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President Trump urged Republicans today to rip up their attempt to overhaul America’s health system and start again with a ‘clean slate’ after a rebellion in the ruling party killed off new legislation before it even got to a vote.
The bill’s dramatic collapse was a massive blow to Mr Trump who had made the repeal of his White House predecessor’s ‘Obamacare’ health reforms a cornerstone of his presidential election campaign.
The death knell sounded for the Republican replacement early today when two more Republicans in the US Senate withdrew their support, effectively meaning the bill was doomed.
Jerry Moran of Kansas and Mike Lee of Utah both announced their opposition in statements, bringing the total number of Republican senators to oppose the bill to four.
They joined Senators Rand Paul and Susan Collins, who had already bailed on the bill.
With just 52 seats, Republicans could only afford to lose two votes to pass their proposed rewrite of the Affordable Care Act. All 46 Democrats and two independents were expected to vote against it.
The president was said to have been ‘blind-sided’ by the eleventh hour mutiny. He was having dinner in Washington with other lawmakers when the latest defections were announced.
‘If the Republicans have the House, Senate and the presidency and they can’t pass this health care bill they are going to look weak. How can we not do this after promising it for years?’ he is reported to have told his dining companions.
Mr Trump doesn’t appear to have a healthcare plan of his own to save the day. He later tweeted: ‘Republicans should just REPEAL failing Obamacare now & work on a new Healthcare Plan that will start from a clean slate. Dems will join in!’
The news threw the effort to come up with a new US healthcare system into turmoil. In a statement, Senate Majority Leader Mitch McConnell – who had been hoping to push the bill through by the end of the week – admitted the setback was ‘regretful.’
He said the Senate would now try and pass a bill to repeal Obamacare without having anything to replace it with. There would be a two-year delay written in to provide time to come up with an effective – and politically viable – alternative.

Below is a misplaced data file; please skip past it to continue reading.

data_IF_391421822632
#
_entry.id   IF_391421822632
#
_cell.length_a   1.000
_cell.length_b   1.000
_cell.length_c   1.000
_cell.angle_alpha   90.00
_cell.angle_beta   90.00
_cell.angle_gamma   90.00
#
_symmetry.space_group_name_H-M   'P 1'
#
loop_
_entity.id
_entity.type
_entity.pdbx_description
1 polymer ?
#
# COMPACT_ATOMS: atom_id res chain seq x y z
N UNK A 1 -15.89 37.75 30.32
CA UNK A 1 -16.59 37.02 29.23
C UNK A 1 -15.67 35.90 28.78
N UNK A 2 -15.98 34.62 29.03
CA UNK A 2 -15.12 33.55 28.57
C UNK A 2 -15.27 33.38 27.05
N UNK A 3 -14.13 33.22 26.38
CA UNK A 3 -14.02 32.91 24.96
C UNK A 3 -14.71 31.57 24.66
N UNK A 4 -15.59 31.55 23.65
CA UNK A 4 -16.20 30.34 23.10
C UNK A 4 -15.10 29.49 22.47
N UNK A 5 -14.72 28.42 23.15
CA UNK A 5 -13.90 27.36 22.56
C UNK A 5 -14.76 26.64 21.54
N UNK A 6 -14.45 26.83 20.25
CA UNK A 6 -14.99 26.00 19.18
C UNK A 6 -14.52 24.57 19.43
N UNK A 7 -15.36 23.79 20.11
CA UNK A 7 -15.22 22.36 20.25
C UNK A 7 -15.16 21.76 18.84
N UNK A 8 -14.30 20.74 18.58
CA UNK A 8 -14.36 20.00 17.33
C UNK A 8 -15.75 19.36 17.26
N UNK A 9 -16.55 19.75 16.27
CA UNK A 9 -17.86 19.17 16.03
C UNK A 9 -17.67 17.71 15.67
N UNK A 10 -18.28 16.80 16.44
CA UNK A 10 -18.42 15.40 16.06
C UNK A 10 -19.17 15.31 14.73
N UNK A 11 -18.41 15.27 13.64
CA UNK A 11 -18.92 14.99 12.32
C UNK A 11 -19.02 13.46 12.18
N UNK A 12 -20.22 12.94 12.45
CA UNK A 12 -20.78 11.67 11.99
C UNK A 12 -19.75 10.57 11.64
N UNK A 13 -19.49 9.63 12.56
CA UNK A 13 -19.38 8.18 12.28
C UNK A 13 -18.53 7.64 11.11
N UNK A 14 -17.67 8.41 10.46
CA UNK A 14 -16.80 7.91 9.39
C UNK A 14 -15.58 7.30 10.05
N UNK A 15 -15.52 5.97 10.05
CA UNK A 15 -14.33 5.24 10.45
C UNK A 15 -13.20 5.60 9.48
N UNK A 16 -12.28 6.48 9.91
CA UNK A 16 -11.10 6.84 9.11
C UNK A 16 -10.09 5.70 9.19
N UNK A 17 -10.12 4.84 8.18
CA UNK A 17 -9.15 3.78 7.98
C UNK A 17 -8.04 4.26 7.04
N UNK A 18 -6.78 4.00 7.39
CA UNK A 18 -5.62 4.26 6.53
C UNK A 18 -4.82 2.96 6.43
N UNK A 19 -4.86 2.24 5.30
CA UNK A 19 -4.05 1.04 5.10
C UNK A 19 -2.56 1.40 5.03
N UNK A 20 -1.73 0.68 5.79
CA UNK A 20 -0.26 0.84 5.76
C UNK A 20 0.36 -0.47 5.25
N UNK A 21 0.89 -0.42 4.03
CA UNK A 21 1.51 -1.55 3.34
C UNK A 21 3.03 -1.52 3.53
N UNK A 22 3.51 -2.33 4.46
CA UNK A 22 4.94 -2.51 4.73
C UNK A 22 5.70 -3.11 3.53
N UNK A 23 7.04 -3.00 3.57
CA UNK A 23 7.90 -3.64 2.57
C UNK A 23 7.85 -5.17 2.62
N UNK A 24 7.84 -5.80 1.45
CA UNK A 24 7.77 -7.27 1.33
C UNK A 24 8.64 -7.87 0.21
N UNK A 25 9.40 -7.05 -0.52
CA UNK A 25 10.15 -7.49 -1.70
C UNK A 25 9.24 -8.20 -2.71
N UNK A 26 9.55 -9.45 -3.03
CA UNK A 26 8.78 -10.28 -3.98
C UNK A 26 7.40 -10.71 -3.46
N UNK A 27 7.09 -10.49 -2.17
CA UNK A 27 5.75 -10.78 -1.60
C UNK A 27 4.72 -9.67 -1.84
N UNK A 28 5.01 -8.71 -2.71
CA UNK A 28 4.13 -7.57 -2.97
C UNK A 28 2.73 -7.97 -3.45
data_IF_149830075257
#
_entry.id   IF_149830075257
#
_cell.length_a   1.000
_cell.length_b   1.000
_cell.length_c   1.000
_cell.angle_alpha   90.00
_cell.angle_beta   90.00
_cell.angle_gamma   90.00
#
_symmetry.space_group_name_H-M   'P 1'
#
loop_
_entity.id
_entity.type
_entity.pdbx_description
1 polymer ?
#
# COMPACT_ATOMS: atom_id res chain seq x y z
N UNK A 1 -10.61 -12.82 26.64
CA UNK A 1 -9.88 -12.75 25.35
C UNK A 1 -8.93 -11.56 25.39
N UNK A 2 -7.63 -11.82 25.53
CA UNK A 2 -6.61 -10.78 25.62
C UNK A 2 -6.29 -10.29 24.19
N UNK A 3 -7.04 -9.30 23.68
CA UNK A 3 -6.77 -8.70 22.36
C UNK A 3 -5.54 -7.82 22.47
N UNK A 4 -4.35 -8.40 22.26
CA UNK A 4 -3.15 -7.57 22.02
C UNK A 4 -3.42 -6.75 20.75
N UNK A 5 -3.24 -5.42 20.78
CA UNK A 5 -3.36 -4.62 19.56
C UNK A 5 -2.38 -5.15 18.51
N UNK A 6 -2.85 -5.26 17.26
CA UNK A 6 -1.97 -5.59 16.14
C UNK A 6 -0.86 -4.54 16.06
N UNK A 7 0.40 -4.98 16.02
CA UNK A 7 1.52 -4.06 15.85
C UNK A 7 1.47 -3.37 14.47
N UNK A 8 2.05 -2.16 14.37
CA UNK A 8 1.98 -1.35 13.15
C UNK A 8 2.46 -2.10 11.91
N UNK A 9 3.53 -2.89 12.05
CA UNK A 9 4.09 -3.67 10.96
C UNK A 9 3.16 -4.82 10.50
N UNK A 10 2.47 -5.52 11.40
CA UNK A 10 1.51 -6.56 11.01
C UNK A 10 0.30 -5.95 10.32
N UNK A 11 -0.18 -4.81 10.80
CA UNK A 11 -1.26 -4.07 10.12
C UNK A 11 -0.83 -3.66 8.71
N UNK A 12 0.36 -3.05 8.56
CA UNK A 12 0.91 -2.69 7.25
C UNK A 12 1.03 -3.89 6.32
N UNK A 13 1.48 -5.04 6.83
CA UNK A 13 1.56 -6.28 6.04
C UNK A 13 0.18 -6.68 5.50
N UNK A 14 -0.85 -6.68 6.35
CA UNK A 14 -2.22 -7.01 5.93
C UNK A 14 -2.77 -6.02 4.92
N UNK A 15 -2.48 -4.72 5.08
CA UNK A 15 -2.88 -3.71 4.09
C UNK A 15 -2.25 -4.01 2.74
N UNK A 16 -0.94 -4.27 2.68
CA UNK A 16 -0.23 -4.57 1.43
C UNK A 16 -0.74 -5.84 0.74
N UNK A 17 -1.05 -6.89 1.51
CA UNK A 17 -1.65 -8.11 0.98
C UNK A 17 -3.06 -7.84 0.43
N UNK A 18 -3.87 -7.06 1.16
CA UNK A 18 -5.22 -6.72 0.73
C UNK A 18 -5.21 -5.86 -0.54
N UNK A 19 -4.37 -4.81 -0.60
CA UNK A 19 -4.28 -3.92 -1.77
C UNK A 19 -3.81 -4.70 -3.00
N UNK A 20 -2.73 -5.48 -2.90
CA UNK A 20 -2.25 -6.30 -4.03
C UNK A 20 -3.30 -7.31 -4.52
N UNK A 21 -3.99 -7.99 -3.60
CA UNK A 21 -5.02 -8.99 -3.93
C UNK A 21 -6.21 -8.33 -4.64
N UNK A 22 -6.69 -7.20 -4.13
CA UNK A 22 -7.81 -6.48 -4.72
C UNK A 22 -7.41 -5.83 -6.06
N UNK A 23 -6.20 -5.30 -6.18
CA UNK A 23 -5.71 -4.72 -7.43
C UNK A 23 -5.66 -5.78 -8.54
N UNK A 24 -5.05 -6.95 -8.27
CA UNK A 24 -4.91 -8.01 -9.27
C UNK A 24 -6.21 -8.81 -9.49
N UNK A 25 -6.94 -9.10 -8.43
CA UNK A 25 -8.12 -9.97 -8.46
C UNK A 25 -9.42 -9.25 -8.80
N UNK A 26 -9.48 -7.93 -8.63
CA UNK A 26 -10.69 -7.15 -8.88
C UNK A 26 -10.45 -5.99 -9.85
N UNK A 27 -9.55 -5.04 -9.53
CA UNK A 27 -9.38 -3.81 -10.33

‘Regretfully, it is now apparent that the effort to repeal and immediately replace the failure of Obamacare will not be successful,’ said Mr McConnell.
‘So, in the coming days, the Senate will vote to take up the House bill with the first amendment in order being what a majority of the Senate has already supported in 2015 and that was vetoed by then-President Obama: a repeal of Obamacare with a two-year delay to provide for a stable transition period to a patient-centered healthcare system that gives Americans access to quality, affordable care.’
Envisaging a tough road ahead, he added: ‘The only way we’ll get there is with continued hard work, and that’s just what we intend to do.’
Senator Lee, one of the Republicans who bailed on the replacement plan, said it didn’t ‘go far enough in lowering premiums for middle class families. Nor does it create enough free space from the most costly Obamacare regulations,’ he added.
Senator Moran said the bill ‘fails to repeal the Affordable Care Act or address healthcare’s rising costs.’
Democrats could barely hide their glee at the Republican meltdown.
‘This second failure of Trumpcare is proof positive that the core of this bill is unworkable,’ said Minority Leader Charles Schumer.
‘Rather than repeating the same failed, partisan process yet again, Republicans should start from scratch and work with Democrats on a bill that lowers premiums, provides long-term stability to the markets and improves our health-care system.’
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